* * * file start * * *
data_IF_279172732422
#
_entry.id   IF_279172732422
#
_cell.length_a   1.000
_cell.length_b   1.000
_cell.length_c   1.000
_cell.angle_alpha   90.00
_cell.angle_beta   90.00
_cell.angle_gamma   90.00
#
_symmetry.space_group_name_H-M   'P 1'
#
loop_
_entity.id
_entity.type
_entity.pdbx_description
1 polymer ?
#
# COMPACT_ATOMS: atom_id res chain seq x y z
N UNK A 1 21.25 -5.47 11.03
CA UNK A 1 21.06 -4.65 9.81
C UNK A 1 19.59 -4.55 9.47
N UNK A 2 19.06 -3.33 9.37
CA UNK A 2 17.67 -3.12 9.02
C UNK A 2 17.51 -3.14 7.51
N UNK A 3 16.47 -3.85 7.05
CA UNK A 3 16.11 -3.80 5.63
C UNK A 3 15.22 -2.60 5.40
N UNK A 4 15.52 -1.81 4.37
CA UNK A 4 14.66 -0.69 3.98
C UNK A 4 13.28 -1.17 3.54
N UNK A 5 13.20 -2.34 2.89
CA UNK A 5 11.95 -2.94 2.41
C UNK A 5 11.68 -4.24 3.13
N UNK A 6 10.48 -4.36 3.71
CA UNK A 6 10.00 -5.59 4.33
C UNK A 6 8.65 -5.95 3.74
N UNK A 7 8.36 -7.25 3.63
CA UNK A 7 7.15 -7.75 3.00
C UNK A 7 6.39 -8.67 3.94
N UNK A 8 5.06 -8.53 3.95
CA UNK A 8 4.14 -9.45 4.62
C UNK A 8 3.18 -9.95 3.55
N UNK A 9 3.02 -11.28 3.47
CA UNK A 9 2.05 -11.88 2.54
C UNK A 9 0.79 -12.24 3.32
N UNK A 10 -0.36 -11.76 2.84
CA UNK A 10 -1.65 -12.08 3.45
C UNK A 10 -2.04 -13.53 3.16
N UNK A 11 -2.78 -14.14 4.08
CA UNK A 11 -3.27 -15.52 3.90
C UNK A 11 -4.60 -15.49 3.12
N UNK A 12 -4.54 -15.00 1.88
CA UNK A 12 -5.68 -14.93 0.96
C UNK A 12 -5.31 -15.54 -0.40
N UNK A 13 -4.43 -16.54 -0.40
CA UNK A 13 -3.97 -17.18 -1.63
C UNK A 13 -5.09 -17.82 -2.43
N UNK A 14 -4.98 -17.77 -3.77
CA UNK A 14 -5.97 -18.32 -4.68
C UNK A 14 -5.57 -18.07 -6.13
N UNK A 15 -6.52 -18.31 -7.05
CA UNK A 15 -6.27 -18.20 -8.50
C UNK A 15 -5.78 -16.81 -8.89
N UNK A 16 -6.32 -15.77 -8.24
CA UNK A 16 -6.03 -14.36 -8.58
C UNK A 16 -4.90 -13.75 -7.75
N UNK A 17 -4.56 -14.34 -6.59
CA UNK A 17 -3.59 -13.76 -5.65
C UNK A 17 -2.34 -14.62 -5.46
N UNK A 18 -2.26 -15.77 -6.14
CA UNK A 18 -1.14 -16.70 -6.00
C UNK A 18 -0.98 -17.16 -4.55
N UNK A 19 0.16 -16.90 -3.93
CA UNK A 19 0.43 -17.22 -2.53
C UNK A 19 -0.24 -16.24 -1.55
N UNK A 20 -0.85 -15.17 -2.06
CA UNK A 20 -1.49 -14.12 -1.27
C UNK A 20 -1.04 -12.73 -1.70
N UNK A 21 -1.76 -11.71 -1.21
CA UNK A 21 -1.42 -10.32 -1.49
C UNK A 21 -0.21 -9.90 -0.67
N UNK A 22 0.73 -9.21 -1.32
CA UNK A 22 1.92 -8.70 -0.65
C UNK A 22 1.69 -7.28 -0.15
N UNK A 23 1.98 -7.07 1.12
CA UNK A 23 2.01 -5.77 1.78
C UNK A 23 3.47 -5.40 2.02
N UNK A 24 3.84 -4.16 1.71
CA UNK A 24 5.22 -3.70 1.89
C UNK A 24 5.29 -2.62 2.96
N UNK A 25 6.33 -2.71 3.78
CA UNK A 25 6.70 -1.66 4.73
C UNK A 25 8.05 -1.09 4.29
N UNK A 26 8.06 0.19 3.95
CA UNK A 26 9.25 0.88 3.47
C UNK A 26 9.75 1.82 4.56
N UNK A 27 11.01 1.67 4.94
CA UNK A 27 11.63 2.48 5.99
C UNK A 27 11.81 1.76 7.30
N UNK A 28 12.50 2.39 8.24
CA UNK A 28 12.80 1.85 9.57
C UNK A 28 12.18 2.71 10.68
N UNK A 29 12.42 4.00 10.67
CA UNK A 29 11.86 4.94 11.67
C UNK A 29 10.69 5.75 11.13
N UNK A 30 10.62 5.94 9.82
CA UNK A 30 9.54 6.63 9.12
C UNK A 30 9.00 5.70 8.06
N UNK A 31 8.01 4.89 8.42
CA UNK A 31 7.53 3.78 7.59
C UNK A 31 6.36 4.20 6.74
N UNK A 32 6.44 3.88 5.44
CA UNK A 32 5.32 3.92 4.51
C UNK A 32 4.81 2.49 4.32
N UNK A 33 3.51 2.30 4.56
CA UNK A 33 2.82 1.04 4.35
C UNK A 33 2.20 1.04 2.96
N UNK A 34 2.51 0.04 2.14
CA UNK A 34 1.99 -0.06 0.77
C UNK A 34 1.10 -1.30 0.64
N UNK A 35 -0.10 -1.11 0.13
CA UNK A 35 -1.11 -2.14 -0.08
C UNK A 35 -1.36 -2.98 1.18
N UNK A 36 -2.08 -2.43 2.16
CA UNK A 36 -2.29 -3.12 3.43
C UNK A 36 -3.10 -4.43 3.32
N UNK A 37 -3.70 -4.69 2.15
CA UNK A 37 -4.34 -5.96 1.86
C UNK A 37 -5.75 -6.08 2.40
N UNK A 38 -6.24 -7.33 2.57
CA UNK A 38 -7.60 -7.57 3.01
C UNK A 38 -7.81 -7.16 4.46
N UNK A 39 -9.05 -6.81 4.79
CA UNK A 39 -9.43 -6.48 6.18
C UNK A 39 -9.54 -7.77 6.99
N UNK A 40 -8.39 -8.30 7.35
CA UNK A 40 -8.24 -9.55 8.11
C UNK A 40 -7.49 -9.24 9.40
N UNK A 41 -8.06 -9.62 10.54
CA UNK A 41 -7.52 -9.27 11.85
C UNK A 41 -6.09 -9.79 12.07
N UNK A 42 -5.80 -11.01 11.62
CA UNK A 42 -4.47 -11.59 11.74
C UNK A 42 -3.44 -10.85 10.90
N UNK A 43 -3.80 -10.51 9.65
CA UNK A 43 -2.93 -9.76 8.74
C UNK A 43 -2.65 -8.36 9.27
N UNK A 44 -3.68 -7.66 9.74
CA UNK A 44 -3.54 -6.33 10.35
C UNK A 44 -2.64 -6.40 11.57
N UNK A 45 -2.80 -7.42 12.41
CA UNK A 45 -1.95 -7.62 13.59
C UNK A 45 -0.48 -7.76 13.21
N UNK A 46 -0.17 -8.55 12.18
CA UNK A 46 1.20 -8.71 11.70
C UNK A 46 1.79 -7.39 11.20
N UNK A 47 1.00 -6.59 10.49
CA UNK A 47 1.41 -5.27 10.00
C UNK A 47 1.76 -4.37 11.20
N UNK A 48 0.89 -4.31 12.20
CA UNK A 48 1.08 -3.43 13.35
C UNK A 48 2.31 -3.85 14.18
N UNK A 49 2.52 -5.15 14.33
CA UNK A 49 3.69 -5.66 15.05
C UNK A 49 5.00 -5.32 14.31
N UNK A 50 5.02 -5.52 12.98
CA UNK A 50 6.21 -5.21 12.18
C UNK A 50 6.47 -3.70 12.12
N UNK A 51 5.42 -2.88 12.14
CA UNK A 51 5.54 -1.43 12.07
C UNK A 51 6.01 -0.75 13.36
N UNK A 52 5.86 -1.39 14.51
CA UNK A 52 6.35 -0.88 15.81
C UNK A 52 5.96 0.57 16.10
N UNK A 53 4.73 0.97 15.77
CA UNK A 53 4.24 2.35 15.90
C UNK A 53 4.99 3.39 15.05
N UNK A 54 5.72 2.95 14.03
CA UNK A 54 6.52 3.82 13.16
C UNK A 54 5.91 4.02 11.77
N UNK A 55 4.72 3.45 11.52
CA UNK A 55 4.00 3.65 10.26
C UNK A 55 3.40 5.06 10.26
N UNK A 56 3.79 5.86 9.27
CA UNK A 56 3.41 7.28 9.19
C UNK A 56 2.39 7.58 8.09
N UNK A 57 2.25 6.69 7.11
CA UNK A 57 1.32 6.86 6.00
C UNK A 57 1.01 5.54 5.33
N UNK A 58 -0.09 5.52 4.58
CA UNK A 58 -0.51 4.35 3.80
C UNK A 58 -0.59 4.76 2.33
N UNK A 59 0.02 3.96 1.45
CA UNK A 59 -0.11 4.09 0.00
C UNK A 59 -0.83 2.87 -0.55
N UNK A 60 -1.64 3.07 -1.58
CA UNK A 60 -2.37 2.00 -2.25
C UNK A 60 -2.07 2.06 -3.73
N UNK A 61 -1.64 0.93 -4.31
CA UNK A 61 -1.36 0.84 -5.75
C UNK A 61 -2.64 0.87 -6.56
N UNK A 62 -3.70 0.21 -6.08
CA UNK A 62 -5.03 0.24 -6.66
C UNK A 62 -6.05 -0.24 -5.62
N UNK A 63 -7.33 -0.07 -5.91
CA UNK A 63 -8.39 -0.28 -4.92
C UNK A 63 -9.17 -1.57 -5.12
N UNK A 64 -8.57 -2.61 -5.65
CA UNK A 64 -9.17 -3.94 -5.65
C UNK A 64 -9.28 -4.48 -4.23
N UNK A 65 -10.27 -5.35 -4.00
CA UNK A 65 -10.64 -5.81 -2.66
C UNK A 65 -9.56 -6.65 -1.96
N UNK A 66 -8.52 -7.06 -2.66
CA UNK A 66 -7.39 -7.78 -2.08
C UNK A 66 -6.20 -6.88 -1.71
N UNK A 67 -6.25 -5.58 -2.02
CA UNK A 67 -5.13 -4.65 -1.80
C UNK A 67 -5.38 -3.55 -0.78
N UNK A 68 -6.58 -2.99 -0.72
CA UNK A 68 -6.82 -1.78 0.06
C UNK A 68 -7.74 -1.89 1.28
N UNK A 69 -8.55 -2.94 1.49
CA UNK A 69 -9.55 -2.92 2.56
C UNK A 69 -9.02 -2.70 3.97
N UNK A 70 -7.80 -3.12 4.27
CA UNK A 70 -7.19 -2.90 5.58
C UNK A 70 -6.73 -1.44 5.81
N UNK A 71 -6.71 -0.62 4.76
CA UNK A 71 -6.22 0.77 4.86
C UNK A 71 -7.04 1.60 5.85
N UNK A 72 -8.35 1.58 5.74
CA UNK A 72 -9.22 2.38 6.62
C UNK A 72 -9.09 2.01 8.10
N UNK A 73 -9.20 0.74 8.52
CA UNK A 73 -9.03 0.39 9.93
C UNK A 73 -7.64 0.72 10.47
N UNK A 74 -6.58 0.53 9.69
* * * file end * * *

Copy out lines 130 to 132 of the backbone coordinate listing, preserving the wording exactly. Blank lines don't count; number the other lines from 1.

CA UNK A 37 -4.34 -5.96 1.86
C UNK A 37 -5.75 -6.08 2.40
N UNK A 38 -6.24 -7.33 2.57